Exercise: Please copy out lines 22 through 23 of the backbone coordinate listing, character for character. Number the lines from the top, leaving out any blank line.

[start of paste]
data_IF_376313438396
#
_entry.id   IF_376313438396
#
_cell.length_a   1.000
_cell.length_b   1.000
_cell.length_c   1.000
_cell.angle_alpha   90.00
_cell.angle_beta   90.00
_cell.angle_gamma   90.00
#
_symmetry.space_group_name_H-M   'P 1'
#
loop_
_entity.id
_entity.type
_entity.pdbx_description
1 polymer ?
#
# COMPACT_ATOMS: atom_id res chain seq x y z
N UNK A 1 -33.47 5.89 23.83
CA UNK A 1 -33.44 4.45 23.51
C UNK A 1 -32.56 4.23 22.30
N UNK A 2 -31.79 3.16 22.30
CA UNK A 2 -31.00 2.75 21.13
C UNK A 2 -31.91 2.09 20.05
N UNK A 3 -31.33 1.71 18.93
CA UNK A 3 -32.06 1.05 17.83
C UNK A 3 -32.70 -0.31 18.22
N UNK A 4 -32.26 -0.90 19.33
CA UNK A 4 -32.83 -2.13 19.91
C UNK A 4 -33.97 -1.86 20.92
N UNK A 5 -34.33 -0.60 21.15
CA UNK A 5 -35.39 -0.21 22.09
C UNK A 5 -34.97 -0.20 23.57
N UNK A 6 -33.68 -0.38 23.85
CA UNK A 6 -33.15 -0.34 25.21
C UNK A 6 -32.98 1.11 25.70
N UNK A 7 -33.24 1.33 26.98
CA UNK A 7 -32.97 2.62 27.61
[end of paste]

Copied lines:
CA UNK A 1 -33.44 4.45 23.51
C UNK A 1 -32.56 4.23 22.30